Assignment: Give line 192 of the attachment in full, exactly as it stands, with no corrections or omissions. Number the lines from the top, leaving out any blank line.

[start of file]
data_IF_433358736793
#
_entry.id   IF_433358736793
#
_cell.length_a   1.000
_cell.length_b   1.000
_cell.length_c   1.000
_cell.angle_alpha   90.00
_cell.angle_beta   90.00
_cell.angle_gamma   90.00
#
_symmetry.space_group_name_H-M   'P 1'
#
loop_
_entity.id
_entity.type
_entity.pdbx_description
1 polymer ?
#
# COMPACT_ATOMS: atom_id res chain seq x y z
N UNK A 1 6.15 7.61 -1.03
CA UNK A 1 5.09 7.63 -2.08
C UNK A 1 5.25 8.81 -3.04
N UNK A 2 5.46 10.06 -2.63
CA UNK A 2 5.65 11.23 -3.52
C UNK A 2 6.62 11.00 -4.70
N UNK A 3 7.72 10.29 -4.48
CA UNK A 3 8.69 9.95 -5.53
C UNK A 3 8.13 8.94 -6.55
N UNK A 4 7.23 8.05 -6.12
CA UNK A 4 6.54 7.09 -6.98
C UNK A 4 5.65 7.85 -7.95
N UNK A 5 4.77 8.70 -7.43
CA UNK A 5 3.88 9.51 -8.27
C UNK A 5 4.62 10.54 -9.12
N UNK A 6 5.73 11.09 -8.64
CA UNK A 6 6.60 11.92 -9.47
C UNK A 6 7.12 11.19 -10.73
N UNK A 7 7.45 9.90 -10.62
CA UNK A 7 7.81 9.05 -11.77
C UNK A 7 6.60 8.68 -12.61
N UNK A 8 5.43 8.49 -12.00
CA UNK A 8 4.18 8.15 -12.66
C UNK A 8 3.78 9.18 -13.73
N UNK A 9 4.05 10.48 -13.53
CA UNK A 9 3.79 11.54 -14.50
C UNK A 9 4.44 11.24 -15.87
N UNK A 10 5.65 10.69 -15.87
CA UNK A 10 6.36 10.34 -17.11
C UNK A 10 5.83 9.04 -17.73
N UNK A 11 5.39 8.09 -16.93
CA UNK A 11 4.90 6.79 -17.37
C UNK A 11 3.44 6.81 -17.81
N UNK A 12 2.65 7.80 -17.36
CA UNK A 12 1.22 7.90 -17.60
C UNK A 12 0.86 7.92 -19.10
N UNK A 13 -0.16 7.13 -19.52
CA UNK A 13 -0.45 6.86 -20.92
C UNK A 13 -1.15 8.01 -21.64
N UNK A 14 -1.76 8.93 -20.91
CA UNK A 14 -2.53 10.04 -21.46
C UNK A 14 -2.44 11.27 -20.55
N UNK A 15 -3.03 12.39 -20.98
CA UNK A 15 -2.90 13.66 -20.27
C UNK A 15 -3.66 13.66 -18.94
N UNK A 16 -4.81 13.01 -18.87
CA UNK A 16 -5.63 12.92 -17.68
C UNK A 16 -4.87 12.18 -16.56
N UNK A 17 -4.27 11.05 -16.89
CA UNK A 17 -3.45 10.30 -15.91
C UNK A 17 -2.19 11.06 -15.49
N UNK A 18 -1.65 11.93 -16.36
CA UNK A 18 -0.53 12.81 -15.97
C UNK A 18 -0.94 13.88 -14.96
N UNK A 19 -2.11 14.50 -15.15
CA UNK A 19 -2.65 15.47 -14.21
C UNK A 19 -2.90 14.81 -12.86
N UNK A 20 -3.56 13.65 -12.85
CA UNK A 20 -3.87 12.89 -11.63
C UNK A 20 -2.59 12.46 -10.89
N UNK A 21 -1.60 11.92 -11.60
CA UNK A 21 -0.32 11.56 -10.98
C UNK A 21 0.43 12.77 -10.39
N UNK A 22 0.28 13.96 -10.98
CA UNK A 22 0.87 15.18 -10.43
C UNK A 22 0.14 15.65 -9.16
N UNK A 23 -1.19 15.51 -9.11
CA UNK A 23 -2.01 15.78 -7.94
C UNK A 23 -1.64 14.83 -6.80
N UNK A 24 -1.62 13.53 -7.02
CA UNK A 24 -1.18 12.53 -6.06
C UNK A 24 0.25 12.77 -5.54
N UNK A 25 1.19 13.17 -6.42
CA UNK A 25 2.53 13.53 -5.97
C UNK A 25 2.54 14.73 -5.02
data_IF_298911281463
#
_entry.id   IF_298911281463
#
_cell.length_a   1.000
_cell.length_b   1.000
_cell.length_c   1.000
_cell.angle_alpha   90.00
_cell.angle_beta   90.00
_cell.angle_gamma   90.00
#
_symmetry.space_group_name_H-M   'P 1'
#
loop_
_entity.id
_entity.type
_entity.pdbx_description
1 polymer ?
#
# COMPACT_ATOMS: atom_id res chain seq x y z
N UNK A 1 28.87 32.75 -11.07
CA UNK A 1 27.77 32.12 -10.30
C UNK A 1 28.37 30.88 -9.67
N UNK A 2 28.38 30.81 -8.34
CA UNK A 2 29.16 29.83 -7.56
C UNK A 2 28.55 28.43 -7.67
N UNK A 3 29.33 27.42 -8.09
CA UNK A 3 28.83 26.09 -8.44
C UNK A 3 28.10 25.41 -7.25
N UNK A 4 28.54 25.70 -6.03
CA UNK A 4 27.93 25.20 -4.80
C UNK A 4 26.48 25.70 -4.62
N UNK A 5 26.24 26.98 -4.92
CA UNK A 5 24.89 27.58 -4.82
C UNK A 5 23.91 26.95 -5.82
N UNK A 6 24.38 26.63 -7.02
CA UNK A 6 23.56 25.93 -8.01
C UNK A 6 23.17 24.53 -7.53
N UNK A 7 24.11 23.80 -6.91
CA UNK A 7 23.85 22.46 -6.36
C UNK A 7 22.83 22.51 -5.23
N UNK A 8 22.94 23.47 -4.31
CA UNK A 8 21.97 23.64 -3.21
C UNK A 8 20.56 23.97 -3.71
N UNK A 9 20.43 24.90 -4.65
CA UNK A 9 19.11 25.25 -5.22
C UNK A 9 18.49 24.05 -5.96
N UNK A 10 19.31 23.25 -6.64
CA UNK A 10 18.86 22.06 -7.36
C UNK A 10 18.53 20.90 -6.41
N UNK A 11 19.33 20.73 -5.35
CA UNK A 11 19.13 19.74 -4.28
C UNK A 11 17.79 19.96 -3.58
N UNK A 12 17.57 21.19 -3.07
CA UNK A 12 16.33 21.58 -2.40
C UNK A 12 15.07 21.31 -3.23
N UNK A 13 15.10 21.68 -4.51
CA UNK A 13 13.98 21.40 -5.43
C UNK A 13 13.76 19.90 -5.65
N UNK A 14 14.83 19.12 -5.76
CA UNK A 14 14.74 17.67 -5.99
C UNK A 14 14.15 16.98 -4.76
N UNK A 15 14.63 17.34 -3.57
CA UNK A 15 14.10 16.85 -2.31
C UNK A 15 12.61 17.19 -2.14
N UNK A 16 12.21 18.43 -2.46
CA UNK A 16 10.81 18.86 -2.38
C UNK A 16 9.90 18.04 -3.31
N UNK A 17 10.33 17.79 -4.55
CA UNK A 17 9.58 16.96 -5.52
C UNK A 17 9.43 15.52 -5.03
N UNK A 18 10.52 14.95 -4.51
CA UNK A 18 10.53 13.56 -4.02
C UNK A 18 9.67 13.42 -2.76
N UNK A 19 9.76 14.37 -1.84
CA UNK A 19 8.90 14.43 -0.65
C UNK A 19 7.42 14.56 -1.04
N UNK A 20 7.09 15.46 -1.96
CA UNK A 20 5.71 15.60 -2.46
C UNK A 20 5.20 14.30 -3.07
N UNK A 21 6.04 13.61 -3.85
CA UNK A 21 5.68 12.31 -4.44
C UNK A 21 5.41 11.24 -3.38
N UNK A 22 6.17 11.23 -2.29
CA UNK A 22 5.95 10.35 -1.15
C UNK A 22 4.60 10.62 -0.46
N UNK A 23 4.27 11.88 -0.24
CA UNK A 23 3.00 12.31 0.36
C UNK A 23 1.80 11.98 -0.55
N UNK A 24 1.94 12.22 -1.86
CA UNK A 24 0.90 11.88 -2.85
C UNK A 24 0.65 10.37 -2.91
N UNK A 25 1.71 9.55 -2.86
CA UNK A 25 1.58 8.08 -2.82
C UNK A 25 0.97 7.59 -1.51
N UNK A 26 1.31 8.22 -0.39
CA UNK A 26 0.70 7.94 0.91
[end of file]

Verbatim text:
CA UNK A 26 0.70 7.94 0.91